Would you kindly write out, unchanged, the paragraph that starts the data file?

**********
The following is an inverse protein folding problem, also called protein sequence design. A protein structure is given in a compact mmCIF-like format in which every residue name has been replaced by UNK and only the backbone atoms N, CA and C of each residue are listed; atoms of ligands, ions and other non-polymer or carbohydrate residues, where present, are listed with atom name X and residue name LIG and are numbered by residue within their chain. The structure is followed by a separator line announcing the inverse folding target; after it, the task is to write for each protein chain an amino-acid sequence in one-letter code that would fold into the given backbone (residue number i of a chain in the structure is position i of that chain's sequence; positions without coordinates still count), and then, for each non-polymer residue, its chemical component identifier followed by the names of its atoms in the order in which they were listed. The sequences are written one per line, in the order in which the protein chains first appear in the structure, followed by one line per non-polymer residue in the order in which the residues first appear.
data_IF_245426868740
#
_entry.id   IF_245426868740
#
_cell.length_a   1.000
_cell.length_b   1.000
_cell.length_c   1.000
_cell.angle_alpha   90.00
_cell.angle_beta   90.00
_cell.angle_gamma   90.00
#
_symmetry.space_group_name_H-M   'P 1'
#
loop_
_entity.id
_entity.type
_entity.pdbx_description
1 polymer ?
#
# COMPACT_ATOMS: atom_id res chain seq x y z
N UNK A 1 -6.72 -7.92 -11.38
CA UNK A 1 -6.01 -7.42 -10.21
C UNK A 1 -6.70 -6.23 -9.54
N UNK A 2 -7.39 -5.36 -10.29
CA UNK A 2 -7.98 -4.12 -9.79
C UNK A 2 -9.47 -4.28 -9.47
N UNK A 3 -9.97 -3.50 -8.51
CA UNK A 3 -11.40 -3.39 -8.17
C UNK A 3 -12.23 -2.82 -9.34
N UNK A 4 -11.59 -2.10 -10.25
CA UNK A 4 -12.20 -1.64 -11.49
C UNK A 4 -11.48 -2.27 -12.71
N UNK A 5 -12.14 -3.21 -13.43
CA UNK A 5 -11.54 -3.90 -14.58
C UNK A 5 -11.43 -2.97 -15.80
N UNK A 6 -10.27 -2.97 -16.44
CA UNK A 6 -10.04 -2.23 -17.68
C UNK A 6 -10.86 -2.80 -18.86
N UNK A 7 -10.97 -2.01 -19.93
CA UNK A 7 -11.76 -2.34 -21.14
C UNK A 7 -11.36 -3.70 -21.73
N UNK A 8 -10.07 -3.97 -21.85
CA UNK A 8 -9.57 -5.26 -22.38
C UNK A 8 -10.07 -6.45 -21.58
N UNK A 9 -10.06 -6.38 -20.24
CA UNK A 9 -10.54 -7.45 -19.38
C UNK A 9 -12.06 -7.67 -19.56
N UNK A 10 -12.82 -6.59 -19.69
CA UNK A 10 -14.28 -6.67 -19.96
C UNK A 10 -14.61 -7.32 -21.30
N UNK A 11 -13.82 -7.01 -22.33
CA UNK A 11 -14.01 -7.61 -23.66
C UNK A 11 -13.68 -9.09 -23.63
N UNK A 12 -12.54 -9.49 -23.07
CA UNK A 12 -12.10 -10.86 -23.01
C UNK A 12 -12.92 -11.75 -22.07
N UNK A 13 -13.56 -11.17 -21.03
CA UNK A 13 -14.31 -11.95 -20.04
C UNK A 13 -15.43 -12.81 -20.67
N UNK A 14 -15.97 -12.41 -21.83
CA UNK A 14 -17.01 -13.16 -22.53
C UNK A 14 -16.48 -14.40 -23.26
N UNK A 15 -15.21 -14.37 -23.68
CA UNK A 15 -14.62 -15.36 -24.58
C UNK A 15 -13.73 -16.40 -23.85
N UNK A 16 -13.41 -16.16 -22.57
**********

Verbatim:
The following is an inverse protein folding problem, also called protein sequence design. A protein structure is given in a compact mmCIF-like format in which every residue name has been replaced by UNK and only the backbone atoms N, CA and C of each residue are listed; atoms of ligands, ions and other non-polymer or carbohydrate residues, where present, are listed with atom name X and residue name LIG and are numbered by residue within their chain. The structure is followed by a separator line announcing the inverse folding target; after it, the task is to write for each protein chain an amino-acid sequence in one-letter code that would fold into the given backbone (residue number i of a chain in the structure is position i of that chain's sequence; positions without coordinates still count), and then, for each non-polymer residue, its chemical component identifier followed by the names of its atoms in the order in which they were listed. The sequences are written one per line, in the order in which the protein chains first appear in the structure, followed by one line per non-polymer residue in the order in which the residues first appear.